Improving the Safety of Mining Tailings Dams

7 min

On Thursday 25th January 2019 a tailings dam at Vale’s Córrego do Feijão mine in Brazil burst open with catastrophic effects. Over 200 people lost their lives, many of them Vale workers. Over 270 hectares of land were also destroyed, including protected forests, leading to Brazil’s largest environmental disaster to date.

Unfortunately, tailings dam failures happen too often with the number of failures having doubled in the past 20 years. According to World Mine Tailing Failures (WMTF) without changes to regulations and industry practices, as well as investment in new technology, there will be 19 ‘very serious failures’ between 2018 and 2027.

Tailings dams have been a popular disposal system for mining waste over the last 100 years due to their cost effectiveness and size. With an estimated 3,500 active tailings dams globally ensuring they are designed, constructed and managed safely is vital for saving lives and avoiding catastrophic environmental damage.

With mining companies facing increased scrutiny over the safety of tailings dams and pressure to improve their safety and reliability, how can the industry reduce the number, and severity, of tailings dam failures?

1. The industry needs to establish new international standards

According to WMTF, major changes to regulations and industry practices are needed to reduce tailings dam failures. Following the disaster in Brazil, the UN Environment Programme, the International Council on Mining and Metals and the Principles for Responsible Investment instigated a Global Tailings Review to establish an international standard for the safe management of tailings dams. This video explains in more detail what the Global Tailings Review hopes to achieve.


These new standards will not only be instrumental in preventing failures but also crucial to rebuilding trust in the industry. The biggest challenge will be ensuring swift implementation and adoption once the review has completed its findings in 2020. Whilst the new international standard will be mandatory for all ICMM company members, it won’t be compulsory for other companies. The process is being conducted collaboratively with the industry, which will hopefully encourage the adoption of the new standards in every business.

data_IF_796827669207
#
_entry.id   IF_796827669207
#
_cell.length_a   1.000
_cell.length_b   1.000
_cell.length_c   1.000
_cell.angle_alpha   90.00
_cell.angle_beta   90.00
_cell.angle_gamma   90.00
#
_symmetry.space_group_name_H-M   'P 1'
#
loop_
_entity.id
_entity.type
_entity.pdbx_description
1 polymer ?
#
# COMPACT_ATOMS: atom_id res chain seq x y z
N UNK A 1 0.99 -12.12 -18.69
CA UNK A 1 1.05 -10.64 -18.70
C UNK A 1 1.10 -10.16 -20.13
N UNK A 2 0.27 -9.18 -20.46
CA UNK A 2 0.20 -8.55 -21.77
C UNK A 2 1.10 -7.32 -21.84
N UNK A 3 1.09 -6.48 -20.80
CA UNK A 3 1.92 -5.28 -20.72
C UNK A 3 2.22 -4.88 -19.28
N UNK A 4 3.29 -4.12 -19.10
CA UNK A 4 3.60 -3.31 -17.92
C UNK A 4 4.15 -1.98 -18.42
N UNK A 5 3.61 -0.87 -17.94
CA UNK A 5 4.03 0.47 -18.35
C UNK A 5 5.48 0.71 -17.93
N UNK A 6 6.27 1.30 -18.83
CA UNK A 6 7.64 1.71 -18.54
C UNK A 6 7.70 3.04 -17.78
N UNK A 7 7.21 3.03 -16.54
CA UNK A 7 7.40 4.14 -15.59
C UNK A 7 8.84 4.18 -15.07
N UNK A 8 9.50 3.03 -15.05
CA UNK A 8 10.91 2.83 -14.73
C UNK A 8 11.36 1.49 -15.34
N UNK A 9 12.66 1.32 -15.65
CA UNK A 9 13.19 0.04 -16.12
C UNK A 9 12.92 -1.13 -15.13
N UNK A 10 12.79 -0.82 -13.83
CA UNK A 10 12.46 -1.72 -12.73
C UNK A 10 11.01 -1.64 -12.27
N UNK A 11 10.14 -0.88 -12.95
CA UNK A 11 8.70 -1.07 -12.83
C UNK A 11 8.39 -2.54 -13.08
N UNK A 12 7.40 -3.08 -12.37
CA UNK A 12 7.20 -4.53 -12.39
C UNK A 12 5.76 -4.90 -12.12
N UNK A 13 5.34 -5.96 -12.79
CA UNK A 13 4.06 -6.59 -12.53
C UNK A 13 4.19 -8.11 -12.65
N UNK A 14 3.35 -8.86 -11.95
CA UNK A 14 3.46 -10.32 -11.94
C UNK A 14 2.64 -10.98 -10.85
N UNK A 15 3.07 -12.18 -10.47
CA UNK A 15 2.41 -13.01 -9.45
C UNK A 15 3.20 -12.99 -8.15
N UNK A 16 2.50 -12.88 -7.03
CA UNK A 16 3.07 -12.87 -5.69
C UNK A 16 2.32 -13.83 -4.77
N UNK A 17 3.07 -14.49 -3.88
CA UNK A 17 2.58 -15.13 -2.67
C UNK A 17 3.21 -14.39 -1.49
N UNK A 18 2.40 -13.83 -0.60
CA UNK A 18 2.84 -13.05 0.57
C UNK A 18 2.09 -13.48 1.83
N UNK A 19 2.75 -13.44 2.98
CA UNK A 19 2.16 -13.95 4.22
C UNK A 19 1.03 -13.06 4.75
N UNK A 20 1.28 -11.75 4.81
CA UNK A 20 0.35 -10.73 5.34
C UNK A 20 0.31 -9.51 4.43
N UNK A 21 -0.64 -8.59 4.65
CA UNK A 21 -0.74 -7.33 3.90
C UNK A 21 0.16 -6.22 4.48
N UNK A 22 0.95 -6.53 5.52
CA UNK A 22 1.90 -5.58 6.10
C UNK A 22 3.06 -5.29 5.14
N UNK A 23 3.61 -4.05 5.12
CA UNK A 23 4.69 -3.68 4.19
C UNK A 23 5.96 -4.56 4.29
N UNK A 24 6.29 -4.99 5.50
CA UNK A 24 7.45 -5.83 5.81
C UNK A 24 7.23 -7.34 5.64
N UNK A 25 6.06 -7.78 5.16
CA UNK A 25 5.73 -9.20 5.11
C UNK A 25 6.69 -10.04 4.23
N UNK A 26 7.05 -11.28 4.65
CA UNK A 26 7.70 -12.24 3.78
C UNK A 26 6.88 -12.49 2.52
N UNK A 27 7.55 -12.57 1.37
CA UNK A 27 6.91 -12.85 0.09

2. The investment in alternative disposal systems, new mining methodologies and technology must continue

Tailings dams are more unstable than water-retention dams due to the way they are constructed. They are built using earth and rock rather than reinforced concrete as part of their structure. Many tailing dams are built using the “upstream” method too, which is cheaper to construct but also much more likely to fail. As a result, the industry has been developing alternative systems to reduce the reliance on tailings dams. These include paste disposal, filtered tailing disposal and thickened tailing disposal. All these options also optimise water recovery, which helps reduce the environmental impact of mining. 

Whilst these are interesting alternatives, there isn’t a perfect solution that will work for every mine regardless of size, climate or topography. Continuing to invest in new methods of mining waste disposal is essential for avoiding future catastrophic failures. Companies also need to be open to the most suitable option for their mines rather than the cheapest.

In recent years there has also been a focus on different mining methodologies that require less water, such as HPGR and dry tailings, meaning there is less strain on tailings dams and they can be smaller in size. Again, companies need to be open to the most suitable mining methodology based on the unique circumstances each mine presents.